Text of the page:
The Coalition Government acknowledged the importance of prisons as places for rehabilitation and tackling dependency on alcohol. In its Alcohol Strategy, there are plans to develop an alcohol interventions pathway and outcome framework in 4 prisons, to inform the commissioning of a range of effective interventions in all types of prison. From April 2013, they also proposed to grant responsibility for commissioning health services and facilities for those in prisons and other places of prescribed detention to the NHS Commissioning Board (NHSCB).[12] As of October 2013, a National Partnership Agreement was reached between NHS England, the National Offender Management Service and Public Health England “for the co-commissioning and delivery of healthcare services in prisons in England.”[13]


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[1] (July 2013), Written evidence from the Department of Health (GAS 01), in ‘3rd report – Government's Alcohol Strategy’, Health Committee <>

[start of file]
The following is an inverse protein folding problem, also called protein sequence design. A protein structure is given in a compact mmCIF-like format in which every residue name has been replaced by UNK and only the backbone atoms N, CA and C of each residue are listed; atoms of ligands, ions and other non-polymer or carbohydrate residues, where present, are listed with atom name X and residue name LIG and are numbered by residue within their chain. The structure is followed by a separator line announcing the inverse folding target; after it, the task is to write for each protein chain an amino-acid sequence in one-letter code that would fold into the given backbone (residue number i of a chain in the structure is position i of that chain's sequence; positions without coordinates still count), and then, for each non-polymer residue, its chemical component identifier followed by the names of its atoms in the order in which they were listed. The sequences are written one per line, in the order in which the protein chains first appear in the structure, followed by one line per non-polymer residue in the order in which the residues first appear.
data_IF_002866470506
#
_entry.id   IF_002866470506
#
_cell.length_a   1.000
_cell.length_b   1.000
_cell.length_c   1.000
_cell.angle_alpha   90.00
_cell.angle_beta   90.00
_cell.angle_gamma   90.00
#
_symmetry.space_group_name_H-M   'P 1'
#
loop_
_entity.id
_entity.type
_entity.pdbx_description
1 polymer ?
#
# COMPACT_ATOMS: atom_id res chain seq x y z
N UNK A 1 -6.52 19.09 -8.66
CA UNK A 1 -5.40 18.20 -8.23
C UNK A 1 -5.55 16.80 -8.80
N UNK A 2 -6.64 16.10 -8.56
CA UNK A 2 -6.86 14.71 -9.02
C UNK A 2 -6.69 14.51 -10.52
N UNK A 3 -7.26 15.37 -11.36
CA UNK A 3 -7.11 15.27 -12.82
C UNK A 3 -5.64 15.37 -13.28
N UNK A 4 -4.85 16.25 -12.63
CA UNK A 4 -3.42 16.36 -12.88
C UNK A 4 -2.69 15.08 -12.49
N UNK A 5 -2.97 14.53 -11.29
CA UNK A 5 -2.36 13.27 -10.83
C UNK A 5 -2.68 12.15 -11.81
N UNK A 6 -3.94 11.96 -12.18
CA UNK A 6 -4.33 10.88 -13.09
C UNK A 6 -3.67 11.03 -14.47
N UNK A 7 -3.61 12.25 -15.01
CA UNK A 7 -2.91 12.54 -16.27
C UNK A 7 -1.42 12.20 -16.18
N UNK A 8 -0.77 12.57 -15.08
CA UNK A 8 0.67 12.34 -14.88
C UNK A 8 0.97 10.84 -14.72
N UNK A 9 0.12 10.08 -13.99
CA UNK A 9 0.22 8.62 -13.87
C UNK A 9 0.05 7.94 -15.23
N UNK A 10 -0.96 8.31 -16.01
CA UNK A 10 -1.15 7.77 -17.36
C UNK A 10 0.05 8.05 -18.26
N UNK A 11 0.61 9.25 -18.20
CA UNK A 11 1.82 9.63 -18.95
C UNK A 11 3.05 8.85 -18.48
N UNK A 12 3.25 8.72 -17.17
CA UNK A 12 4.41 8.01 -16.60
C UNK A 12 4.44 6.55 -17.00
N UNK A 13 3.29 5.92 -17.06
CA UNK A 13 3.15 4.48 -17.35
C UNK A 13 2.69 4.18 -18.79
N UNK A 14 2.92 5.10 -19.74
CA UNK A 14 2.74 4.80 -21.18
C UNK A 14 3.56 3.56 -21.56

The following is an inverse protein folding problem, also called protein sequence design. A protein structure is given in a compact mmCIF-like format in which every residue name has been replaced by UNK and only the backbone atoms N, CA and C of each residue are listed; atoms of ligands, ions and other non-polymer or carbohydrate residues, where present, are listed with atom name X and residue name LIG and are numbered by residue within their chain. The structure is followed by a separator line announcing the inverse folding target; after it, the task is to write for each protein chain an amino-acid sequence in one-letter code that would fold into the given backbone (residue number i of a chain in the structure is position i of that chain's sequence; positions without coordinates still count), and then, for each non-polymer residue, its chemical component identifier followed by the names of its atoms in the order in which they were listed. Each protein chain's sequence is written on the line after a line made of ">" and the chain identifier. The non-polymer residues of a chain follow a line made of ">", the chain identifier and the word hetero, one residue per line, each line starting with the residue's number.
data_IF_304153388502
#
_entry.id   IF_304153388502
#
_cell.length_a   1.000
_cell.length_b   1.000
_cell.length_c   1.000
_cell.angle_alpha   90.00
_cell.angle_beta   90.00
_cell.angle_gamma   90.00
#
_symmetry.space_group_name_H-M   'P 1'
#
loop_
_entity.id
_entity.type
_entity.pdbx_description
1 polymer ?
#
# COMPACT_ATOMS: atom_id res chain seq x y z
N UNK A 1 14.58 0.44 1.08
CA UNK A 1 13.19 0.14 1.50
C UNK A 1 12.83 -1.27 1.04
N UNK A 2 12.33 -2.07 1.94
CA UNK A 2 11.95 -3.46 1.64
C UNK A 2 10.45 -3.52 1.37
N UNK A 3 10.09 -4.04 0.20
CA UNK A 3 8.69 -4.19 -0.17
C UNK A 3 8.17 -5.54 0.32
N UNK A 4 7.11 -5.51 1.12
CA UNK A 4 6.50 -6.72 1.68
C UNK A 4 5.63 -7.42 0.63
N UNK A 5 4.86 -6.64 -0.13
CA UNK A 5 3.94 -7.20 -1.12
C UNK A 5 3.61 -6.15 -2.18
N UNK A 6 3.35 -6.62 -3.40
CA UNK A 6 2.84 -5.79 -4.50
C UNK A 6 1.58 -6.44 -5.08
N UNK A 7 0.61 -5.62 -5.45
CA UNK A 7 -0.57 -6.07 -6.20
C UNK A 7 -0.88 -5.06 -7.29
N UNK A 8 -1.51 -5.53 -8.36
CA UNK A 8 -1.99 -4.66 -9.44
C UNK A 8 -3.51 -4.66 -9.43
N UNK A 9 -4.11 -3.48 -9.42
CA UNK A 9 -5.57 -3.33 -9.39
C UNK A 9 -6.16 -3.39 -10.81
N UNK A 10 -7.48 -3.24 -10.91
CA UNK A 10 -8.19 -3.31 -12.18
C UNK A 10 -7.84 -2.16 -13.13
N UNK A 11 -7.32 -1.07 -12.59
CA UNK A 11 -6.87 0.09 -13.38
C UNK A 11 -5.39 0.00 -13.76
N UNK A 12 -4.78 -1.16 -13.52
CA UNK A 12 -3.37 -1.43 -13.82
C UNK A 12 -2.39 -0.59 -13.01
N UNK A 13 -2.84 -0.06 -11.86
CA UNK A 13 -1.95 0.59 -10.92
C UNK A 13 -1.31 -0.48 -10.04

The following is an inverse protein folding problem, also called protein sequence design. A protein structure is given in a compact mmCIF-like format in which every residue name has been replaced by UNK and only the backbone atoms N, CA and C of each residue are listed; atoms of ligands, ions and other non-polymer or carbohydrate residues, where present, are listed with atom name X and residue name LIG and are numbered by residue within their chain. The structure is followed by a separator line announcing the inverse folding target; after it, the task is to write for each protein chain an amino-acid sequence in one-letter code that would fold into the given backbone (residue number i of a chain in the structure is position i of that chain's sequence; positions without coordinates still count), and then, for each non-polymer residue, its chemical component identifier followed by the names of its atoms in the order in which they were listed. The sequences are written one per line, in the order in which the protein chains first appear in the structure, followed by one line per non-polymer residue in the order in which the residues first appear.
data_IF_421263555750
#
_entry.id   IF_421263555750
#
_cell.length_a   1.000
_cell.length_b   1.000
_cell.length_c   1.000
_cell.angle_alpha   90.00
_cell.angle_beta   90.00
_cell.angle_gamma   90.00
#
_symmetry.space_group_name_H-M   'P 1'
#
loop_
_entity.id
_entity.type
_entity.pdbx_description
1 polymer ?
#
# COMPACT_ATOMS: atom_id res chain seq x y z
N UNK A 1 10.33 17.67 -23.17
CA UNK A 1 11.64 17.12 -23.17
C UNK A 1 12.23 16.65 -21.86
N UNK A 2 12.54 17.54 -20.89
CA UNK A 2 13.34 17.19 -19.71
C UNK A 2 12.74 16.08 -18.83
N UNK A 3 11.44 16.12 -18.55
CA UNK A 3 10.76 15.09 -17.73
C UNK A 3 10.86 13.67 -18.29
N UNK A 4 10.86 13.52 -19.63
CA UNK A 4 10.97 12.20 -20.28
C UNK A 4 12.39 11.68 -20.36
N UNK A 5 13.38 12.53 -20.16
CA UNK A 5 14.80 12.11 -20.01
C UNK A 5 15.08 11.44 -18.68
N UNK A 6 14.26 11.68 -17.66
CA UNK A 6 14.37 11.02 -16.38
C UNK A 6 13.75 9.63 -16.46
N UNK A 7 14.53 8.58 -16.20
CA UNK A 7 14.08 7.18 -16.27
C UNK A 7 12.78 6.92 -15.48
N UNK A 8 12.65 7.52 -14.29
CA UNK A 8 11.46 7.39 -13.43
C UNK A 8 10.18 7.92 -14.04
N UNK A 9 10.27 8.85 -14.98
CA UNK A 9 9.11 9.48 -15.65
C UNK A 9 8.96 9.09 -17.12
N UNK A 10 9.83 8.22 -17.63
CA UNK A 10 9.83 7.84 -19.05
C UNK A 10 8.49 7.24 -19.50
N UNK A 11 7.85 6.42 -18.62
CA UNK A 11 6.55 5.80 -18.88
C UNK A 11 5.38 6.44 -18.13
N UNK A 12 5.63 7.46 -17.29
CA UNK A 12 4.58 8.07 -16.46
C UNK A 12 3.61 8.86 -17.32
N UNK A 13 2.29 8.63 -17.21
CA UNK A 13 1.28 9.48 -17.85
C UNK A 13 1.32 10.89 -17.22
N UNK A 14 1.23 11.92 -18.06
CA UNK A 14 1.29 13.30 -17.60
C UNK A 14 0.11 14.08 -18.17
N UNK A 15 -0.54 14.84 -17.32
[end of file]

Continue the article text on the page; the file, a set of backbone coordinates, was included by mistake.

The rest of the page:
[2] Hansard (July 2016), ‘Alcoholic Drinks: Misuse:Written question – 41699’


[3] Scottish Prison Service (March 2016), ‘Prisoners Survey 2015’, p. 3 <>

[4] Addaction (2014), ‘The Alcohol and Crime Commission Report’, p. 9 <>

[5] Newbury-Birch D., McGovern R., Birch J., O'Neill G., Kaner H., Sondhi A., Lynch K., (2016), ‘A rapid systematic review of what we know about alcohol use disorders and brief interventions in the criminal justice system’, International Journal of Prisoner Health, Vol. 12 (1) pp. 57–70

[6] Hansard (November 2015), ‘Prisoners: Alcoholism:Written question – 17328’ <>

[7] Hansard (November 2015), ‘Prisons: Alcoholic Drinks:Written question – 17683’ <>

[8] Community Justice Portal (February 2010), 'Prison Service Failing to Address Growing Problem of Alcohol Misuse in Prisons', from HM Inspectorate of Prisons (February 2010), 'Alcohol services in prisons: an unmet need' <>

[9] Ibid

[10] Ibid

[11] McSweeney T., et al (September 2009), 'Evidence-based practice? The National Probation Service's work with alcohol-misusing offenders', Institute for Criminal Policy Research, School of Law, King's College, London, Ministry of Justice, pp. iii and iv

[12] Secretary of State for the Home Department (March 2012), ‘The Government’s Alcohol Strategy’, HM Government, p. 26

[13] National Offender Management Service (July 2014), ‘Healthcare for offenders’ <>